They used to go to Palm Springs hoping for a March sunburn and a close-up look at some bigger-than-life baseball players with names such as Reggie and Rod.
This spring, they went hoping for the sunburn and a chance to look into the future.
The rookies stole the show in Angels Stadium the last two weeks and Angel fans got a good dose of rookies and rays.
Newcomers Devon White and Mark McLemore were impressive in the field and at the plate. So was almost-a-rookie Jack Howell. And the consensus--from the manager to the coaches to the players--was that even if these kids don't contend for the batting title, the Angels will be much improved defensively.
The only problem is there doesn't seem to be all that much room for improvement. Last year's team set a club record for fewest errors (100) and allowed only 63 unearned runs.
"Most people think of speed as running the bases and stealing bases," Manager Gene Mauch said. "But that's no more important than defensive speed. Defensive speed can turn triples into singles, doubles into outs and ground-ball singles into outs."
Sometimes, it's a two-way street, however.
"They ought to have a statistic for dumb speed," one reporter said after White tried to make a shoestring catch and turned a single into a triple.
Right fielder White is sure to make a lot of appearances in highlight films, and second baseman McLemore will run down some ground balls that used to end up in the outfield. But aren't rookies apt to make rookie mistakes?
Mauch shrugged. "Guys with this kind of speed can outrun most of their mistakes."
Wally Joyner, last year's kid on the spot, proved as handy with a glove as a bat. He's proof that a player can be poised and a rookie too.
"We've been a sound defensive team because Gene is a stickler for fundamentals," Joyner said. "We spend a lot of time working on defense.
"White and McLemore, and to some extent Jack Howell, give us a little more speed. Our fielding percentage might be down, but so will the other teams' batting average because we're going to get to some balls--and maybe sometimes make an error--that no one ever got to before."
Not counting veteran third baseman Doug DeCinces, the Angels will have a total of 4 years and 59 days of major league experience at the other three infield positions. They'll have two new faces in the outfield. Maybe a new catcher.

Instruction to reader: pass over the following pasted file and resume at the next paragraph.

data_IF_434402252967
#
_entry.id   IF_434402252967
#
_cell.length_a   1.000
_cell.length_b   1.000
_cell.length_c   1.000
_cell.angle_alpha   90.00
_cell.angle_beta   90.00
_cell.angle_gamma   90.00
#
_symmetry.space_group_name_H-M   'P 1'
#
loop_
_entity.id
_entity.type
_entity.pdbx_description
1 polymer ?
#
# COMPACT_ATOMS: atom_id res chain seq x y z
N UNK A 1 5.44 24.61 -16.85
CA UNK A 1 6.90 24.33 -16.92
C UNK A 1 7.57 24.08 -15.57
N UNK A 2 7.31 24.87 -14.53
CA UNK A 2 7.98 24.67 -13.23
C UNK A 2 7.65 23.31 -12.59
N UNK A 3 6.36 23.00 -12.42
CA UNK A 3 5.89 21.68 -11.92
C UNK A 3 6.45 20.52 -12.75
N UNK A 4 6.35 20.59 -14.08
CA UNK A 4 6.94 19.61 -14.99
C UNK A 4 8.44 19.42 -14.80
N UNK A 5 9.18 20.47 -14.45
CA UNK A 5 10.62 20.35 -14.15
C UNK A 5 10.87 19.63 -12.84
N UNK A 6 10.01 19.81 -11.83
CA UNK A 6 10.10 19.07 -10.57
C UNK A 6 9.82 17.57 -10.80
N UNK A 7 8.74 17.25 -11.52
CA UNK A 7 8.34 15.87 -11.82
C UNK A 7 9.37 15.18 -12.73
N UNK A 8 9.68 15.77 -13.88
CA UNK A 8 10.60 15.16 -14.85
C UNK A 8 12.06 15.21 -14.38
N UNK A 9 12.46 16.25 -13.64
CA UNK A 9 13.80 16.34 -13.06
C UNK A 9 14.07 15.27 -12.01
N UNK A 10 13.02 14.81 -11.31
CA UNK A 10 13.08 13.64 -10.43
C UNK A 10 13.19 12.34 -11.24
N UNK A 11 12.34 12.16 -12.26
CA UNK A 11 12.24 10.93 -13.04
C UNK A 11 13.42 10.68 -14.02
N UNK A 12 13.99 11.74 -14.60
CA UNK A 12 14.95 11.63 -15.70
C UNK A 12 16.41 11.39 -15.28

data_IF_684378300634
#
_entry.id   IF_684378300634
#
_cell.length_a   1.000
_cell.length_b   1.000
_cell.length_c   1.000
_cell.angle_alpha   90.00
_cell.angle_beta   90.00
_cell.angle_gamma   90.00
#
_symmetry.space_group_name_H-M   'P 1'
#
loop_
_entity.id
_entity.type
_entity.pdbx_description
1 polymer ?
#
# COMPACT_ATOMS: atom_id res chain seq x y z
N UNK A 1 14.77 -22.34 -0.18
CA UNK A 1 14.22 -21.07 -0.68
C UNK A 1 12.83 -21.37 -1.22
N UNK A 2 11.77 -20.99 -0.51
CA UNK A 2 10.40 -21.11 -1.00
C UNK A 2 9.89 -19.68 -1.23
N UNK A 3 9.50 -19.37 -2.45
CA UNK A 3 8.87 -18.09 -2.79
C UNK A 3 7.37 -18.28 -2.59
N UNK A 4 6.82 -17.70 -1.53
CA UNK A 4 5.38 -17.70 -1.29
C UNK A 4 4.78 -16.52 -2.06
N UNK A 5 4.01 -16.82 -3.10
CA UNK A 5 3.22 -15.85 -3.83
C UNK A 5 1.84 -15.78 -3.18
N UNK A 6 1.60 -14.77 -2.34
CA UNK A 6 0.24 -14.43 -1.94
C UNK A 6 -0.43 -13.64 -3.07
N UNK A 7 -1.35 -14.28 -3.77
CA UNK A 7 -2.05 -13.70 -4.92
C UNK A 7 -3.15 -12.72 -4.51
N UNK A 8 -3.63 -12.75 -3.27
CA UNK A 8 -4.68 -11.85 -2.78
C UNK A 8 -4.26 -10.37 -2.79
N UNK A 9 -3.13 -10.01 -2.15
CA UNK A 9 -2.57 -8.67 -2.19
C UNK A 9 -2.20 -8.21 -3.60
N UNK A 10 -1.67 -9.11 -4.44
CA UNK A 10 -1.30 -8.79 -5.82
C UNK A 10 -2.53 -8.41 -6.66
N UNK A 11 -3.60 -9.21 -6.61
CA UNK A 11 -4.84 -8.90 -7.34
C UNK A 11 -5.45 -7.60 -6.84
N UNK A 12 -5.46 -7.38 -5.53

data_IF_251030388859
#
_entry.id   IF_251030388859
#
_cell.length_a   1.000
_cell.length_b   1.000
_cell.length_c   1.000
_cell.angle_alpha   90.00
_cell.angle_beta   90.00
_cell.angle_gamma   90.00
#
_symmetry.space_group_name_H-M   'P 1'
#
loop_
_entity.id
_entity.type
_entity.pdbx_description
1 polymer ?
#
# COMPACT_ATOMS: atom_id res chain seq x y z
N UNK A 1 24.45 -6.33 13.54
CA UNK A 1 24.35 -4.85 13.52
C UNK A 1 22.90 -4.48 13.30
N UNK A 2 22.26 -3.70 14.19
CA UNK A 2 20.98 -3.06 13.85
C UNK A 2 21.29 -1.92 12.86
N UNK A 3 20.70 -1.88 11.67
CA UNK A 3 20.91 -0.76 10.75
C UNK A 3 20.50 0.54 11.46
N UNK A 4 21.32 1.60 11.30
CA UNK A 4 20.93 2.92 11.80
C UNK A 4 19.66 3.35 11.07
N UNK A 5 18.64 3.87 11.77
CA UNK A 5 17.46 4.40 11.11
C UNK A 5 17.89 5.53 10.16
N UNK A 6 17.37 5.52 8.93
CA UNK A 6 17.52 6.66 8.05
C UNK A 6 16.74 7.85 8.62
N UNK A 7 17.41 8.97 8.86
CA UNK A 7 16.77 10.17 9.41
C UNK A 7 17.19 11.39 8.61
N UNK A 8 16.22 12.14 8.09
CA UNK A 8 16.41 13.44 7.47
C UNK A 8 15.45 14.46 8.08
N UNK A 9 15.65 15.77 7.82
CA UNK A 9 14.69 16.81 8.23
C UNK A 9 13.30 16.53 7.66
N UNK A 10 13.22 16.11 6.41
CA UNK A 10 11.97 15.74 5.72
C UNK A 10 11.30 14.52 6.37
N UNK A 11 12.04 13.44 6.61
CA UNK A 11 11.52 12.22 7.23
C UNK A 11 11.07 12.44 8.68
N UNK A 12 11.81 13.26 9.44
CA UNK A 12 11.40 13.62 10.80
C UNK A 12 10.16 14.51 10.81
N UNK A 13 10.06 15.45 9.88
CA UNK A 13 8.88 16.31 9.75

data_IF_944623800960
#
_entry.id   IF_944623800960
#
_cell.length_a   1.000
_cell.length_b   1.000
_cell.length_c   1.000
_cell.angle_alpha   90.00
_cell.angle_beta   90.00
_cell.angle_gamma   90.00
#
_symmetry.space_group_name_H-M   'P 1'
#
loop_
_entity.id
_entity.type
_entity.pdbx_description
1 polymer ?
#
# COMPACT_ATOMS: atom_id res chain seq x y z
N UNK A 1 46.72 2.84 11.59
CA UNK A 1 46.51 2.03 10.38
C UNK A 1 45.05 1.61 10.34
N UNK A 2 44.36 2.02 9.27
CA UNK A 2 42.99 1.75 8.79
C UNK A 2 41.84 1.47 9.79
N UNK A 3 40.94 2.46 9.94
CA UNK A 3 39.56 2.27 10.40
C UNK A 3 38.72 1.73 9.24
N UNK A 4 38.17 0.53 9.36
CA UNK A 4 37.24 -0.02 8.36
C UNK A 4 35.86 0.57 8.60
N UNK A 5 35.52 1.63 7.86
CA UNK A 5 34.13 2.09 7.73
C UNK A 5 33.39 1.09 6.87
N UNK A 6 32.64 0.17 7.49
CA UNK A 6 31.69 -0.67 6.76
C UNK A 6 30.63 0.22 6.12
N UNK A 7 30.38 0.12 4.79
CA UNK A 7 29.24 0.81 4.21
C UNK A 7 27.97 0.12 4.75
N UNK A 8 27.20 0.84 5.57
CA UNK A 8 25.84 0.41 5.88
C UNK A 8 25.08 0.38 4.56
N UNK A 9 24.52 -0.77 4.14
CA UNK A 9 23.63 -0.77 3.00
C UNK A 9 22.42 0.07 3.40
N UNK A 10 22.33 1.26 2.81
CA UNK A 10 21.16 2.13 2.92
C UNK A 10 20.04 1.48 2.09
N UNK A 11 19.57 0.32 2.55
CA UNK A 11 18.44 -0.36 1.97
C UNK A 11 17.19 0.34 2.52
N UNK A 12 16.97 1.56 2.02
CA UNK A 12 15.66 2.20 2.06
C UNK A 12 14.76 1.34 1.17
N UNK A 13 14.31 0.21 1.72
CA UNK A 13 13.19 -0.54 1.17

Mauch remains steadfastly optimistic.
"Yes, the defense last year was adequate," he said, "but with White, McLemore and Howell out there the potential goes beyond adequate.
"I think we'll have a far better defense then we've ever had."
Here's a breakdown of how the Angels stack up defensively:
There's no questioning the defensive skills of Bob Boone. The incredibly durable 39-year-old strapped on the gear for 144 games last year. He didn't just squat there either. He threw out 41 of 80 runners who tried to steal and won another Gold Glove.
Boone would be an asset even if he wasn't a master strategist when it comes to setting up hitters, a "pitch framer" who can get balls called strikes, a molder of young pitchers and a team leader.
There's a good chance that Boone will be back with the Angels this season, but Mauch seems satisfied that Butch Wynegar, an 11-year veteran at only 31, can handle the job.
"You want to know what I'm going to get from Butch Wynegar? I'm going to get everything he's got," Mauch said.
"Butch is a solid major league catcher. He's got a good pair of hands, a soft pair of hands. He's a good thrower and he knows a little more about this game than some people have given him credit for."
If Boone isn't back, backups Jerry Narron and Darrell Miller, who has had some defensive problems this spring, will get more playing time. If Boone does come back, one will probably have to go.
Joyner, the first rookie to start in an All-Star game since fans regained the vote in 1970, got his votes because he had 20 homers and 72 RBIs at the All-Star break. A lot of people never noticed that he's also an above-average fielder.
Joyner is sort of a reverse Steve Garvey at first: Good range and great arm, but his weakness is digging throws out of the dirt.
"I made 15 errors last year and I bet 10 of them were on balls no one expected me to get to," Joyner said.
And he's confident too.
McLemore may come under closer scrutiny than White because of the outstanding defense that Bobby Grich and Rob Wilfong have provided.
"Mark has great range, quick hands and the ability to turn the double play," DeCinces said, "but it's not fair to compare him with Bobby Grich. Bobby was always in the right place at the right time. It was automatic."
Said shortstop Dick Schofield: "I've never seen anyone with better hands than Bobby Grich, but Mark has great range and he's working out fine."
Angel scout Cookie Rojas spent almost every day this past winter with McLemore. They started with the basics and worked on every facet of his game during winter ball in Puerto Rico.